We spent 2 years building out the business and the technology, creating an IP portfolio, recruiting the right advisors from top 10 technology companies in the United States, and training/hiring staff. We launched to select businesses 5 months ago. We, then, officially launched to customers around 6 weeks ago. We have passed the proof-of-concept stage in the Iraqi market, and are currently gearing up for noticeable expansion in Baghdad. The current stage includes targeting partnerships with big-name companies while targeting businesses with high transaction frequency and value in Baghdad. We will be targeting other provinces starting from Q4 this year. We have an aggressive plan to occupy significant market share by Q4, 2020.
Have you looked for external funding?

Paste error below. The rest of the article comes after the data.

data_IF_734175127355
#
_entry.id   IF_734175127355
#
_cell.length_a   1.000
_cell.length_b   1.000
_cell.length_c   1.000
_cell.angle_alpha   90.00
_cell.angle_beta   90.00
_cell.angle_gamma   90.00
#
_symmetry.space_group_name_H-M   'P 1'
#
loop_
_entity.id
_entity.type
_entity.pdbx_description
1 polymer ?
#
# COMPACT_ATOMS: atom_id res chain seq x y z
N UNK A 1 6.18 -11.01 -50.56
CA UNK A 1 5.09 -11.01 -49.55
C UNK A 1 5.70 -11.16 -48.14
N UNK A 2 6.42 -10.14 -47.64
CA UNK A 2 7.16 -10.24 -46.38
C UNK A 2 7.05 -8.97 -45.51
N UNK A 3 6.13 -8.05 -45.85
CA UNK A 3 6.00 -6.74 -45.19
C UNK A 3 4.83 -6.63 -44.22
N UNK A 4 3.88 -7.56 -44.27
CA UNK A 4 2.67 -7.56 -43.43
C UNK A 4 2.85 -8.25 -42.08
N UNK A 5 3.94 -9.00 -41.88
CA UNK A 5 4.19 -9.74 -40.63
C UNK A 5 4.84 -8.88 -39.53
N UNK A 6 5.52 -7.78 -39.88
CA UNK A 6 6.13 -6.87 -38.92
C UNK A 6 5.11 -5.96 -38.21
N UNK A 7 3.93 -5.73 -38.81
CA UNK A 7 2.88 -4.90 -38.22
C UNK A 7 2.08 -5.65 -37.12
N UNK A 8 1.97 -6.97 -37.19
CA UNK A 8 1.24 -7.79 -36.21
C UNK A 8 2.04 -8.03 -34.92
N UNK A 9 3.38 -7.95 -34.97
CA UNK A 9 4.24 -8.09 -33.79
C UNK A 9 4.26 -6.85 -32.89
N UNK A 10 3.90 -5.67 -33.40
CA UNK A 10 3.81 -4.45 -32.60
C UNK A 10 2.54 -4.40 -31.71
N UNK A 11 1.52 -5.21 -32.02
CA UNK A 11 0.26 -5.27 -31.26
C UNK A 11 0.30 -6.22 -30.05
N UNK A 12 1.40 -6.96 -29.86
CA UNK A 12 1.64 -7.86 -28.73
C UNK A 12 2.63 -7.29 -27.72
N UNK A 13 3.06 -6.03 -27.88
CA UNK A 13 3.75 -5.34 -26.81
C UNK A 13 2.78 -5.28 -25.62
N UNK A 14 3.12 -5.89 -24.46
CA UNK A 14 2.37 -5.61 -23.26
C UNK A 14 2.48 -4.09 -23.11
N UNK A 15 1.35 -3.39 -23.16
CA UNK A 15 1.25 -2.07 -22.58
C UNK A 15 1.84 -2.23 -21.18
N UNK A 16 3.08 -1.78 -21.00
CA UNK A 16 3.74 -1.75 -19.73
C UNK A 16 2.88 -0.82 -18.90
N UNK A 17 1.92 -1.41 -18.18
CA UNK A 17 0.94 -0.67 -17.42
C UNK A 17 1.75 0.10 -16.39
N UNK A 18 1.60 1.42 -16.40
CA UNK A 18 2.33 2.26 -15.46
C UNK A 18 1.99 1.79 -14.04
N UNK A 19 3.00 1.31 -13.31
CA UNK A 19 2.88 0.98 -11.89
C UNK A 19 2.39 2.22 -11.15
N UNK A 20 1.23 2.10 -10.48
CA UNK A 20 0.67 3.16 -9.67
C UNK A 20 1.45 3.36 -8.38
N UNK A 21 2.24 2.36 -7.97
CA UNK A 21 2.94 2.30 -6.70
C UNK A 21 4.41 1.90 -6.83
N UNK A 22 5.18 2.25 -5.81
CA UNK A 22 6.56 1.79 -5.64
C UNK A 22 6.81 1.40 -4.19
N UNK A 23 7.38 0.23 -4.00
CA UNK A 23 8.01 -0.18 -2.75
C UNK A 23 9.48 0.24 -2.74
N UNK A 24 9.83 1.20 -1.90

At this stage, Pure Platform has been entirely funded by an angel investment network. The second round of funding was opened and immediately over-subscribed within days in May. The third round will be available to select private group of investors (not open publicly) this month and will be closed within two months. The group of investors are selected strategically to drive significant growth and open potential partnerships with big US-based companies.
Have you received any external help?
We have a great pool of investors as well as advisors. They combine for over 150 years of experience. They have been involved in well-known acquisitions and IPOs. They are experts in their fields, and bring in a great support network primarily in the fields of technology, economics, security, intellectual property, e-commerce, international law, etc. We haven’t run into a problem where lack of expertise was the main driver.
Have you participated in any startup events and communities?